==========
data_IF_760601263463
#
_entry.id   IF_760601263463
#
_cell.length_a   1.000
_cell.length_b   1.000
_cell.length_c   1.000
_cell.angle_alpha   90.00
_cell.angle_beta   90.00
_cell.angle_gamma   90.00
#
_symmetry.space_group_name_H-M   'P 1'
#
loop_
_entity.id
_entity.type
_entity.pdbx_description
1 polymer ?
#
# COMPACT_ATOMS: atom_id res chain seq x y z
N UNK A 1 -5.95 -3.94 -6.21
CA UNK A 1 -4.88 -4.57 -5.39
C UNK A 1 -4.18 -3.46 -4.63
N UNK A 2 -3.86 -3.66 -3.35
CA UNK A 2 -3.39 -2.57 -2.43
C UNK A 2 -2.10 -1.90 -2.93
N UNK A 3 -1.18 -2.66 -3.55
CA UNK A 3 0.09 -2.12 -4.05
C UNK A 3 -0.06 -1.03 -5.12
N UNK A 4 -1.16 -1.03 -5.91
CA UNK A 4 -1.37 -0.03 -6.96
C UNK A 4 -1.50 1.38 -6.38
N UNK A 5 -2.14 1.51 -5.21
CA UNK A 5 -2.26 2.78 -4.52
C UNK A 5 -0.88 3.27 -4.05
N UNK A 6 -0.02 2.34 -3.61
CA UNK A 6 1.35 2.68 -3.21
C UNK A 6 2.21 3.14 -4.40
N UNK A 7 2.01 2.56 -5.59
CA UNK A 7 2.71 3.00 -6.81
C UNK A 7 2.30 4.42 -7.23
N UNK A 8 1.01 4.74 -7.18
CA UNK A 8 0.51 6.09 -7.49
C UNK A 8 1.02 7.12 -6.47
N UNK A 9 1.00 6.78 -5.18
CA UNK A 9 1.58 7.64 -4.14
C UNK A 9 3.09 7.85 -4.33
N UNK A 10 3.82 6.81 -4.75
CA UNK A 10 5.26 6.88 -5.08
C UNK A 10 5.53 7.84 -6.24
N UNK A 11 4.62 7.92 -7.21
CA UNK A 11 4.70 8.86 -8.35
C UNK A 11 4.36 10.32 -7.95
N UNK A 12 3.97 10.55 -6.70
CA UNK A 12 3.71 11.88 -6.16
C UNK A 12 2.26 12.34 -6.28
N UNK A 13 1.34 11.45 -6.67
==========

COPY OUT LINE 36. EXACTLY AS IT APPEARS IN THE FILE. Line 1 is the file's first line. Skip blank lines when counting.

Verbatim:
N UNK A 6 -0.02 2.34 -3.61